Vacuum truck

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Vacuum truck.
Vacuum waste collection vehicle. Waste suction apparatus from R98 (a municipal cleansing company in Copenhagen in Denmark). The tube on the top is connected to a connecting piece kept under the pavement, and the waste is sucked out from a tank placed in a strategic place in the neighborhood.
Sewage tanker, Tatton Park flower show, July 2009, England

A vacuum truck is a tank truck with a heavy duty vacuum designed to pneumatically load solids, liquids, sludge or slurry through suction lines typically 2-4" in diameter with 3" being the norm. The typical pump used in the industry is the rotary vane vacuum pump. The truck can be configured to be a direct belt drive, or a hydraulic drive system. There are two different ways to mount the pump either directly on the truck with the vacuum drive powered by the truck motor, or on the trailer with an independent motor. Each application has different handling characteristics.

Other names used[edit]

Other names used for vacuum trucks: vacuum tanker, or "Sewer Sucker". Slang terms include: "Honey truck", "Honey Sucker", "Honeywagon", and "honeysucker" (in India and South Africa), all (probably) derived from honey bucket.

When a vacuum truck is used to transport faecal sludge (fecal sludge) then it can also be called "Faecal sludge truck".

Uses[edit]

Vacuum trucks are used by town, and municipal, governments, and by commercial entities around the world.

All forms of sanitary waste disposal are handled by vacuum trucks. They are used to empty septage from cesspits, septic tanks, pit latrines and communal latrines, for street cleanup, for sewer clean out, and for individual septic systems [1] and can also be used for cleanup of contaminated soil. The trucks are used in the cleaning of sanitary sewer lift stations. Vacuum trucks are used a to empty portable toilets. In commercial aviation, vacuum trucks are used to collect waste from airplane toilets. Vacuum trucks discharge these wastes to the sewer network, to a wastewater treatment plant, in a pit for composting, or—usually illegally—into the environment. The latter practice, called "institutionalised open defecation", is dangerous since it constitutes a health, and environmental, hazard.

Vacuum trucks are used in the petroleum industry, for cleaning of storage tanks and spills. They are also an important part of drilling oil and natural gas wells, as they are located at the drilling site. Vacuum trucks are used to remove drilling mud, drilling cuttings, cement, spills, and for removal of brine water from production tanks. They dispose of this in sump pits, treatment plants or if within safe levels may be spread out in a farmer's field.[2]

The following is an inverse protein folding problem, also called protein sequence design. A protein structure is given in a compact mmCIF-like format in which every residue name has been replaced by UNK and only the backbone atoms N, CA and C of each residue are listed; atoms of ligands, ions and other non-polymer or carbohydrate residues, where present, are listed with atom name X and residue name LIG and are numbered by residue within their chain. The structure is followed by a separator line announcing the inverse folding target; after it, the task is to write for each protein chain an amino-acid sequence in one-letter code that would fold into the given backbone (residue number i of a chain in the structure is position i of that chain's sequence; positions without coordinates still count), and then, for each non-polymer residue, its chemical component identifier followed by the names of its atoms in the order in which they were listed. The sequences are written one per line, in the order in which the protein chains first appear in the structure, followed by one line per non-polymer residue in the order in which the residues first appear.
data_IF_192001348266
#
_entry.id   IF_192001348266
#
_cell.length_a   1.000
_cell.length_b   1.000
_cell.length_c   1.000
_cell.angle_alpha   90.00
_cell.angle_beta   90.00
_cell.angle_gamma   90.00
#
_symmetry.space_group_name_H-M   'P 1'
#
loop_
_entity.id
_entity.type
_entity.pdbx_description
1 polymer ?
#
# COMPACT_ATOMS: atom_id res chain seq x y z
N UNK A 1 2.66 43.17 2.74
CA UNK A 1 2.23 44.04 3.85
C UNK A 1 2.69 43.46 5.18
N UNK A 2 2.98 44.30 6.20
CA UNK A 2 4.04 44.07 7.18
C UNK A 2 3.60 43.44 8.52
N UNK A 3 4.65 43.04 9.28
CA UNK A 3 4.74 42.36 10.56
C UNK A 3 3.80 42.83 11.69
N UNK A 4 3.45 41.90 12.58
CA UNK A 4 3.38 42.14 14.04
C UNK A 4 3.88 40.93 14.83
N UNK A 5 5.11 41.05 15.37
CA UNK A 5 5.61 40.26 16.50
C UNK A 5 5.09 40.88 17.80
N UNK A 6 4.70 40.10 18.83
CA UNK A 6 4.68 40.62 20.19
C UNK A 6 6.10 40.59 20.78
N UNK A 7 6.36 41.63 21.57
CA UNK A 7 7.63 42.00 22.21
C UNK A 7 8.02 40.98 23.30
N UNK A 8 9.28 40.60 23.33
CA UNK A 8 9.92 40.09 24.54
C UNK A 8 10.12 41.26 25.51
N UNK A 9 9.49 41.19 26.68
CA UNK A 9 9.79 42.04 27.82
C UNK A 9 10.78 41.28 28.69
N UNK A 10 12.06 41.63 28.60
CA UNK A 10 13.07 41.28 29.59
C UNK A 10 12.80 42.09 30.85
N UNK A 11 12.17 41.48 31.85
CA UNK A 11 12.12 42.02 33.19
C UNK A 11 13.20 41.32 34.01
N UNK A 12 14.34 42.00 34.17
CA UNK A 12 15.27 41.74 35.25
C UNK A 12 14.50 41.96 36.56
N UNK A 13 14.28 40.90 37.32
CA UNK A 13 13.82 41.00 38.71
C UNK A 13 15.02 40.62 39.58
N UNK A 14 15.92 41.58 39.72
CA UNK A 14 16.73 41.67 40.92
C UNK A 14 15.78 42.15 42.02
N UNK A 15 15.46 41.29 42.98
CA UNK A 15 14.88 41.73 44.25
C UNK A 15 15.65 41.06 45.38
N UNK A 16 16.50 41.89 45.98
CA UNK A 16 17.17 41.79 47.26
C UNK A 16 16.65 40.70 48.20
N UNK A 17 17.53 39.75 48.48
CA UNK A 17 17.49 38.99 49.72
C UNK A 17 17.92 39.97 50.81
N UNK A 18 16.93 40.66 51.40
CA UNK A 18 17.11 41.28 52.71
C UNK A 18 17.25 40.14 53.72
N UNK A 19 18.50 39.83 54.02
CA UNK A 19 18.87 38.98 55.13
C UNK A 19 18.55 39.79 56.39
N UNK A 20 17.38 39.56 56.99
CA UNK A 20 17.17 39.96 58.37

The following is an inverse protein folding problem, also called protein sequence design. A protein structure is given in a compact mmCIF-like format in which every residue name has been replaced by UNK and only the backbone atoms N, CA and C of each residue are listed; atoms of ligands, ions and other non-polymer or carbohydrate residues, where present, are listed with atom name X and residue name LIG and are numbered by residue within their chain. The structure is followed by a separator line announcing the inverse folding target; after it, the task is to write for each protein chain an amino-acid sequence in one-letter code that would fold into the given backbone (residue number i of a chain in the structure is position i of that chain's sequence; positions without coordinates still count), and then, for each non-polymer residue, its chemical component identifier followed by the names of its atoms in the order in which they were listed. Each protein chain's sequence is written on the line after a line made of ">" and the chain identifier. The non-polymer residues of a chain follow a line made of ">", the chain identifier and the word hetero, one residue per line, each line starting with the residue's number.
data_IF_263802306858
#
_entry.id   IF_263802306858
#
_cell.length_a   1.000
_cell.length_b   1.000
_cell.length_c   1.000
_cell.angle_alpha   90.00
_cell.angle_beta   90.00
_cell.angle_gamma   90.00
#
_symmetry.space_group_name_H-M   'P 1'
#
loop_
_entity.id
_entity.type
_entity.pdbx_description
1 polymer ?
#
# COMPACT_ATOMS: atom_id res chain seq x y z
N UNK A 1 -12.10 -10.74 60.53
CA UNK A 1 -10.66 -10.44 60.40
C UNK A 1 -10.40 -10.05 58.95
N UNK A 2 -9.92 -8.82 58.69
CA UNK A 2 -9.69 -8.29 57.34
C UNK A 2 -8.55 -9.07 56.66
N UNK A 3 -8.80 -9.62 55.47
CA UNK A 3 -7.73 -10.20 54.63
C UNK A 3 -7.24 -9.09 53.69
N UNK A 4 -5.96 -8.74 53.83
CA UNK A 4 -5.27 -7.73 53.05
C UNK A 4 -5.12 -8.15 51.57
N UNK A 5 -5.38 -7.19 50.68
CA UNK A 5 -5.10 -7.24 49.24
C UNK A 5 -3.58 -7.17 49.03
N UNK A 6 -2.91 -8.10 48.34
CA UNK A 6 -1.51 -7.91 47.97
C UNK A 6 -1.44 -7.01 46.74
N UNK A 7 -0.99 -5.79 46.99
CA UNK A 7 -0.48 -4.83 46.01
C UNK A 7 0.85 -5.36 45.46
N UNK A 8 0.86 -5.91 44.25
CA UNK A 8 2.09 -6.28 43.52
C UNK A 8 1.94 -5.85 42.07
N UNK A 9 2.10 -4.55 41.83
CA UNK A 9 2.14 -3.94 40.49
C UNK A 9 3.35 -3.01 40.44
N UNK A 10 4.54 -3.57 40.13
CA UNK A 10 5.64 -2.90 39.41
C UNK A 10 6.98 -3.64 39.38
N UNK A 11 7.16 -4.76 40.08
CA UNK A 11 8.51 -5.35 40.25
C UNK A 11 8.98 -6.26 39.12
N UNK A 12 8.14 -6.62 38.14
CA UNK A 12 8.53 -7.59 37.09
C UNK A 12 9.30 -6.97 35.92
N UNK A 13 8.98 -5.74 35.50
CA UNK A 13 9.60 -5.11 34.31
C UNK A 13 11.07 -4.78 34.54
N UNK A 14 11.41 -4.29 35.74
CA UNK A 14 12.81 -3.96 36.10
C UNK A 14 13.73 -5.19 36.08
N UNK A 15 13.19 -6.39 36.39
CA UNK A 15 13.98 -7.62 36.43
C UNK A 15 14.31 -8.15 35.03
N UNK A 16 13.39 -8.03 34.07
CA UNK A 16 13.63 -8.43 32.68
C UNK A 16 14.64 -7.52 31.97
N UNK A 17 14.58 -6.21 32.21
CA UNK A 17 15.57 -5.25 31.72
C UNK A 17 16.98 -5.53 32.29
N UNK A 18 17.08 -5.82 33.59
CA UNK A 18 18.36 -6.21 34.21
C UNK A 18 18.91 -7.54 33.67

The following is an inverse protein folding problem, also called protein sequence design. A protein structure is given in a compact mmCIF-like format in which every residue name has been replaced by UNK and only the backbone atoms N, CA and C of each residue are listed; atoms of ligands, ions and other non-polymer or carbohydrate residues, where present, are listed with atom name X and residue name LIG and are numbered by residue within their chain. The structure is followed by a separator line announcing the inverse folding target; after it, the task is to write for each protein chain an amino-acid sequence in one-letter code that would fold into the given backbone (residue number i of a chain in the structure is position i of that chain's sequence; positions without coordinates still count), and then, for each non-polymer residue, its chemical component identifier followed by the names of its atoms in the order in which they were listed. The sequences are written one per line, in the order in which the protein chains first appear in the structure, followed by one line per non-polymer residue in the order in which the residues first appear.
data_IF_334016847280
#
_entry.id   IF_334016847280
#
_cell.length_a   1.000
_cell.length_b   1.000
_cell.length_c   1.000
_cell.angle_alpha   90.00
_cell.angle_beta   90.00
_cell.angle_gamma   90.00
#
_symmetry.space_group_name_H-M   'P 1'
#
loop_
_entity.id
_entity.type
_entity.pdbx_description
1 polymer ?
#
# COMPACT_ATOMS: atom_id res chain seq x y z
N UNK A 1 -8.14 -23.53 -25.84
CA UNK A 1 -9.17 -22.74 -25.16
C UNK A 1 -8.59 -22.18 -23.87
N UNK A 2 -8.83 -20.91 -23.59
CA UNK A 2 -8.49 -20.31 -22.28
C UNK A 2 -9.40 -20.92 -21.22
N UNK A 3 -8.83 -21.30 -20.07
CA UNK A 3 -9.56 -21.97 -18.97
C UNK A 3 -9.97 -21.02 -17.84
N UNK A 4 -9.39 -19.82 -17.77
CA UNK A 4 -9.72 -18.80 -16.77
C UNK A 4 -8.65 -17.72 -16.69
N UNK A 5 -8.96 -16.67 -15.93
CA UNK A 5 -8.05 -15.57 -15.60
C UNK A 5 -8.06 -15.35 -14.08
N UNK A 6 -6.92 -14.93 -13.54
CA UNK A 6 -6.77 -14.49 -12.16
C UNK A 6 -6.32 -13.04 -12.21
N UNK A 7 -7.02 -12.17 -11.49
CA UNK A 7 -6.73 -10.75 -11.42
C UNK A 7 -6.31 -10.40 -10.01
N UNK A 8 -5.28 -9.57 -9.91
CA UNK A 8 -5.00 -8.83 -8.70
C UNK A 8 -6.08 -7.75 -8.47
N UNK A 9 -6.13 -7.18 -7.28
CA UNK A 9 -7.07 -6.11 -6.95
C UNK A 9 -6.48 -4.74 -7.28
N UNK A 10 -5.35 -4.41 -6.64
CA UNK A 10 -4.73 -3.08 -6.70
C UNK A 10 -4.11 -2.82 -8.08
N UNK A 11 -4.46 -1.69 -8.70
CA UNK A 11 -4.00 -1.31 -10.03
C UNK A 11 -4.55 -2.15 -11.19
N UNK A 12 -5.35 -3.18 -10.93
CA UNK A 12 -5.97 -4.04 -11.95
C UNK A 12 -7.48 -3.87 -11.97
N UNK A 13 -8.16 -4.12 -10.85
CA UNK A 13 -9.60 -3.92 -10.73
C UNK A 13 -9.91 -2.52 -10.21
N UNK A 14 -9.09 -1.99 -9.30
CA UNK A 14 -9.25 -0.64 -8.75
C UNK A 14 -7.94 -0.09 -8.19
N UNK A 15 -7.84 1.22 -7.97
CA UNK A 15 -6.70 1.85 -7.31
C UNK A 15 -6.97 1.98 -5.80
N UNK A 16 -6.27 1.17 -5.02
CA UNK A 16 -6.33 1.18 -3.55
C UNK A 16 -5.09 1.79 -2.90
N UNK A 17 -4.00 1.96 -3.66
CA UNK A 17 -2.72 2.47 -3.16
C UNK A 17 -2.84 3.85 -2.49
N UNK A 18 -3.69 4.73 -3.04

Vacuum trucks are also used for exposing underground utilities. The ground is jetted with water, and the vacuum truck sucks up the muddy product. This exposes the buried utility without the possibility of damage, as would be possible if a backhoe was used.

Examples[edit]

Vacuum trucks in Bangalore, India

A typical vacuum truck (or "honeysucker truck") in India has a capacity of 3,000 litres and serves about five buildings a day. Assuming a 2-year emptying cycle one truck can cater to about 3,000 to 4,000 buildings or 15,000 to 20,000 people. Vacuum trucks are an alternative to the dangerous and humiliating practice of manual scavenging that became illegal in India with the Manual Scavenging Act of 1993. In the city of Bangalore alone, it is estimated that there were up to 200 such trucks in 2012, serving more than 3 million people.[3] These vacuum trucks are operated by private companies without the need for subsidies. The charge for emptying a septic tank is between 1,200 and 3,000 Rupees (USD 24 and 60) every two years. After three months of composting, a truckload of compost can be sold for 1,500 to 2,000 Rupees (USD 30 to 40). In the Bangalore area, compost is used primarily on banana and coconut trees.[4] [5]

Compost can generate revenues since it replaces expensive fertilizer. If septage is discharged on land for composting, each vacuum truck requires one hectare of land for composting.

See also[edit]

References[edit]

  1. ^ Lloyd Kahn, John Hulls, Peter Aschwanden, The Septic System Owner's Manual Shelter Publications, Inc., 2007 ISBN 0-936070-40-4 page 49
  2. ^ "Soil tests show no risk". Chronicle Herald. July 31, 2009. 
  3. ^ Vishwanat Srikantaiah, Biome Environmental Trust: Sanitation without pipes - The 'Honeysucker' Approach to Human Waste Management Using Vacuum Trucks, in: Water and Food Security, World Water Week in Stockholm, 2012, Abstract Volume, p. 239-240
  4. ^ Elisabeth Kvarnström, Vectura Consulting, Inc. Joep Verhagen, IRC Mats Nilsson, MN Context Vishwanath Srikantaiah, Biome Karan Singh, Biome Shubha Ramachandran, Biome. "Honey-suckers: Sanitation without pipes. Eco-san at work?". Retrieved 2 September 2012. 
  5. ^ Rainwaterharvesting.wordpress.com (10 November 2011). "Eliminating manual scavenging – The Honey-sucker approach". Retrieved 2 September 2012.